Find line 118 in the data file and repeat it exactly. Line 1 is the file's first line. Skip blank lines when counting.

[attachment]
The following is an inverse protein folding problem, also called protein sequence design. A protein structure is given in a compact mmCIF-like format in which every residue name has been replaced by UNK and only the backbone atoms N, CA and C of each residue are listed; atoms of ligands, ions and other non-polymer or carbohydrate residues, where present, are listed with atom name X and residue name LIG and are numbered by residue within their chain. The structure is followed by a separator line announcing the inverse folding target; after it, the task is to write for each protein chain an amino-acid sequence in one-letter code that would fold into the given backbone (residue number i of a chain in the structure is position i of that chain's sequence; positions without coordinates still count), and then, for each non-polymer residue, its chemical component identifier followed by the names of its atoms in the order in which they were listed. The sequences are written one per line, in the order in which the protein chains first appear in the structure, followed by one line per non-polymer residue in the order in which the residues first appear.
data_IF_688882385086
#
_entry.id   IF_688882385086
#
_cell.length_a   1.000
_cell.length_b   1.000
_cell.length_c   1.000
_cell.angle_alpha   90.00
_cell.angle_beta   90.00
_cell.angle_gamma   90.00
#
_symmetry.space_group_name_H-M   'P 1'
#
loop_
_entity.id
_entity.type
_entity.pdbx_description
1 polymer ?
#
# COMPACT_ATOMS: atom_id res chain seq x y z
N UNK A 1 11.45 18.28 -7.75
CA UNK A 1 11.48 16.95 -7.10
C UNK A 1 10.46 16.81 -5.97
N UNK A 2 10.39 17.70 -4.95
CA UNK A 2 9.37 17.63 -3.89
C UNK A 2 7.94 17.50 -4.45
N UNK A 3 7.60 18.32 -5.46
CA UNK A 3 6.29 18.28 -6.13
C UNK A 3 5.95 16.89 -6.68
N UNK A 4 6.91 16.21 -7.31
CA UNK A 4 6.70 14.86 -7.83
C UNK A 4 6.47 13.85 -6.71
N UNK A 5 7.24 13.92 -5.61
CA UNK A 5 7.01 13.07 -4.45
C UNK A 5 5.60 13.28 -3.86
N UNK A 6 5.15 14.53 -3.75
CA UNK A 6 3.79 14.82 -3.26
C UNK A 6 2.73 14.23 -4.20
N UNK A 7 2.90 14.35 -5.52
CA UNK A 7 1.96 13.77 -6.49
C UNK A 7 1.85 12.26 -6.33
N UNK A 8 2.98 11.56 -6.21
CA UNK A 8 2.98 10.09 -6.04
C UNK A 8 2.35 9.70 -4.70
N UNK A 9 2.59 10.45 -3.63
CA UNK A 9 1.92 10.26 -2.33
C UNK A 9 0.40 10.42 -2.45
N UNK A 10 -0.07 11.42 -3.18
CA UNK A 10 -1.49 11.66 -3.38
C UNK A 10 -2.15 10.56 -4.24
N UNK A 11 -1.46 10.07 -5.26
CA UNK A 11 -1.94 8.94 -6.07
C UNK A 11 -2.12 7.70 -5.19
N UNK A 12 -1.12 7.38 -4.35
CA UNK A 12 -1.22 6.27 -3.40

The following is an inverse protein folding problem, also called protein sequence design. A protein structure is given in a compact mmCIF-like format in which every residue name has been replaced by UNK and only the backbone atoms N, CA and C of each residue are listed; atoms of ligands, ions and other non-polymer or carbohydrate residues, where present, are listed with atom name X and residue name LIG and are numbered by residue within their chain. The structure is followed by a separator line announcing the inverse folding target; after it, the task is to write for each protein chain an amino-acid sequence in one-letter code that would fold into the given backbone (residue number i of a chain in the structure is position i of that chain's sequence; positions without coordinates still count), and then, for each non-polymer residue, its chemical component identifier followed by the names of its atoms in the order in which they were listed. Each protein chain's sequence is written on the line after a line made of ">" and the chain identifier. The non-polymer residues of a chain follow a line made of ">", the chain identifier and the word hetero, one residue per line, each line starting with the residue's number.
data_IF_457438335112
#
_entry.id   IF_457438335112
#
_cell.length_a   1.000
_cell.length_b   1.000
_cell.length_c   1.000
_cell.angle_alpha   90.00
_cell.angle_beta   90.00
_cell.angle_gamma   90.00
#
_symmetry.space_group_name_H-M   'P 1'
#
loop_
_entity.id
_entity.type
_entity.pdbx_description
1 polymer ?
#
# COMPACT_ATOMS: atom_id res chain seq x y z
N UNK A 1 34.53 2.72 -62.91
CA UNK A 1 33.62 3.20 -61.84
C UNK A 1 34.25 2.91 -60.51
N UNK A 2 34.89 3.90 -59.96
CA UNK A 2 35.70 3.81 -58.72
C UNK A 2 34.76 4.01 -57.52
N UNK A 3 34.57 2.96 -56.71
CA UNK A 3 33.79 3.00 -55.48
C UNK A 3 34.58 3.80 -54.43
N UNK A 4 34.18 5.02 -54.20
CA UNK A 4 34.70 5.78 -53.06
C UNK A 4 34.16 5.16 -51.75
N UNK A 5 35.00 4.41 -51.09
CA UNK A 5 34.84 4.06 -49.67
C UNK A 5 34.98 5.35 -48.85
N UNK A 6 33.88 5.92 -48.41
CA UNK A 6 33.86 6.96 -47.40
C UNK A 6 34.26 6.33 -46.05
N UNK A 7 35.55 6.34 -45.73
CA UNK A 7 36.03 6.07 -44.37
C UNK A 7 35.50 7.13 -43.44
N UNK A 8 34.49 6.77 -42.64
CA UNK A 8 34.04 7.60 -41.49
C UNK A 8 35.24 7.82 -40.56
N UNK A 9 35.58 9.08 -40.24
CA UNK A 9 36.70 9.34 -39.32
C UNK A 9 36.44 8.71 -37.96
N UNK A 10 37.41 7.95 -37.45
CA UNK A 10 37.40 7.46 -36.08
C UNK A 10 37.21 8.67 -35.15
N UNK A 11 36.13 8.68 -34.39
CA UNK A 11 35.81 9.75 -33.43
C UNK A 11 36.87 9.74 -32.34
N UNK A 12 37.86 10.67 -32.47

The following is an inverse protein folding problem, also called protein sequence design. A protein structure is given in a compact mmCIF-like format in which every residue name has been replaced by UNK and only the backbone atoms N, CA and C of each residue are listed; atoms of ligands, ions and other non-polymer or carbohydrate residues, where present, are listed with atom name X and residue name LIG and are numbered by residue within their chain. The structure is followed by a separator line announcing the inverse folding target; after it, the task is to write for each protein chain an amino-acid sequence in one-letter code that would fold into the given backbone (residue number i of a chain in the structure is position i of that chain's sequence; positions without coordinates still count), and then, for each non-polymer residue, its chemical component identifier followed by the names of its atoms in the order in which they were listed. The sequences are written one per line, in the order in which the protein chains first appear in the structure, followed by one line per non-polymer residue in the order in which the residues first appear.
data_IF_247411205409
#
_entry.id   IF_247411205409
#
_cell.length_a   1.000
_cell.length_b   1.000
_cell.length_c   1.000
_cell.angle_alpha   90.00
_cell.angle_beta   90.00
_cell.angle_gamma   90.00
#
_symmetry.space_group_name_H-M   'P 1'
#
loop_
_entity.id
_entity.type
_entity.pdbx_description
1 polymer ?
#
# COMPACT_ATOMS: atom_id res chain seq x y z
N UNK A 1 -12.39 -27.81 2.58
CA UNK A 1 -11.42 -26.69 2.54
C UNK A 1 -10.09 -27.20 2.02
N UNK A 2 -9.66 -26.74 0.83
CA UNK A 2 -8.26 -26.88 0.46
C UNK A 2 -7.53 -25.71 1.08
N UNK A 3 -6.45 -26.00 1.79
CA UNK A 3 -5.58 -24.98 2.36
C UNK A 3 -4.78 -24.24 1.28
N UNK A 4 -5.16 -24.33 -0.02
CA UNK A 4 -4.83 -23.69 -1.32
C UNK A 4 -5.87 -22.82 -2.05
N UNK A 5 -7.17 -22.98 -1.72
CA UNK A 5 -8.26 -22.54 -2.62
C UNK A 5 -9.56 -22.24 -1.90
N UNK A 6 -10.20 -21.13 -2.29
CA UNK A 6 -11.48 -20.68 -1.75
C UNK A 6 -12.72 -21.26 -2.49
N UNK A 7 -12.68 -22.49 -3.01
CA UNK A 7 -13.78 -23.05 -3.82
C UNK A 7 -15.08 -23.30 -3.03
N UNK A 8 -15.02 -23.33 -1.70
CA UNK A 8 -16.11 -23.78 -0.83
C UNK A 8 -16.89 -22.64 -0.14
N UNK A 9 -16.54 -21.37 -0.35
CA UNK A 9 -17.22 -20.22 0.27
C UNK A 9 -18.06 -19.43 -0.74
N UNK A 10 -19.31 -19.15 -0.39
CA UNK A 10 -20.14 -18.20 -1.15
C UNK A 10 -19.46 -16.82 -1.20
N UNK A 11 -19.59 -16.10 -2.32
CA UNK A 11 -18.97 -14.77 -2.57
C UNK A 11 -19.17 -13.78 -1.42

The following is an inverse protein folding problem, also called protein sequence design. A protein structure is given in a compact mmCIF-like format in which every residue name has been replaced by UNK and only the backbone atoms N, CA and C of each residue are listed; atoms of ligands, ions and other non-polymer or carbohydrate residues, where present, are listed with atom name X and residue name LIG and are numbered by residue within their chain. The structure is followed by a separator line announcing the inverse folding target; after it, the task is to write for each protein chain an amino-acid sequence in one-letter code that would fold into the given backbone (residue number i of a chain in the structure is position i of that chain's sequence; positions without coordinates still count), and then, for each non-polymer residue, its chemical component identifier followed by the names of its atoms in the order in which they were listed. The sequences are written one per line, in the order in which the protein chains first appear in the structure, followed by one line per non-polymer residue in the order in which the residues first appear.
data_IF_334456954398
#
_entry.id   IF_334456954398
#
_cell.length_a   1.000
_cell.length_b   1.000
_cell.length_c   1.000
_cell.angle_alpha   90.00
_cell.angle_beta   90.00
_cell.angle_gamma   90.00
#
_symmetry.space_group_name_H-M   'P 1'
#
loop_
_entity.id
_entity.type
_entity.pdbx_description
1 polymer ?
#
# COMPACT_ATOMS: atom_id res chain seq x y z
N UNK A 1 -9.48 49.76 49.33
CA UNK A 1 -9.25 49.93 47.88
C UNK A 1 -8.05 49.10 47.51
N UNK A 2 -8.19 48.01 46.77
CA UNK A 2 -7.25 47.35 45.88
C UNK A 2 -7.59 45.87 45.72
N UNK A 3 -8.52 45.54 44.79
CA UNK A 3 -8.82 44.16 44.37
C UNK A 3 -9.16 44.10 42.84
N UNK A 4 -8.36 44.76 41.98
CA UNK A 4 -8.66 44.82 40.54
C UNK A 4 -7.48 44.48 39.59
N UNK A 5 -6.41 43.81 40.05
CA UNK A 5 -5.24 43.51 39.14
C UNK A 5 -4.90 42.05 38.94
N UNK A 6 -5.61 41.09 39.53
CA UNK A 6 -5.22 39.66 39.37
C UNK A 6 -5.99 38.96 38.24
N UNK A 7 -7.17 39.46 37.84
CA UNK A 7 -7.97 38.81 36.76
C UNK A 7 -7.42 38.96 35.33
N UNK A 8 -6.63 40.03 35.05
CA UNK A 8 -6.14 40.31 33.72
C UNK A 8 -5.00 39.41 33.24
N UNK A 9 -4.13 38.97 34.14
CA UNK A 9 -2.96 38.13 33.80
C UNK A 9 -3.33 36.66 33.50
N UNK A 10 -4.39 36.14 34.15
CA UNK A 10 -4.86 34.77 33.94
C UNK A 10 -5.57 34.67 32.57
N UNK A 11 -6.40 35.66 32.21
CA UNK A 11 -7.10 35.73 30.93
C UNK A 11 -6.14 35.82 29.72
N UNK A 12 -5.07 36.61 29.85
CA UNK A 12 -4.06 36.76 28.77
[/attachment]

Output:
_cell.length_b   1.000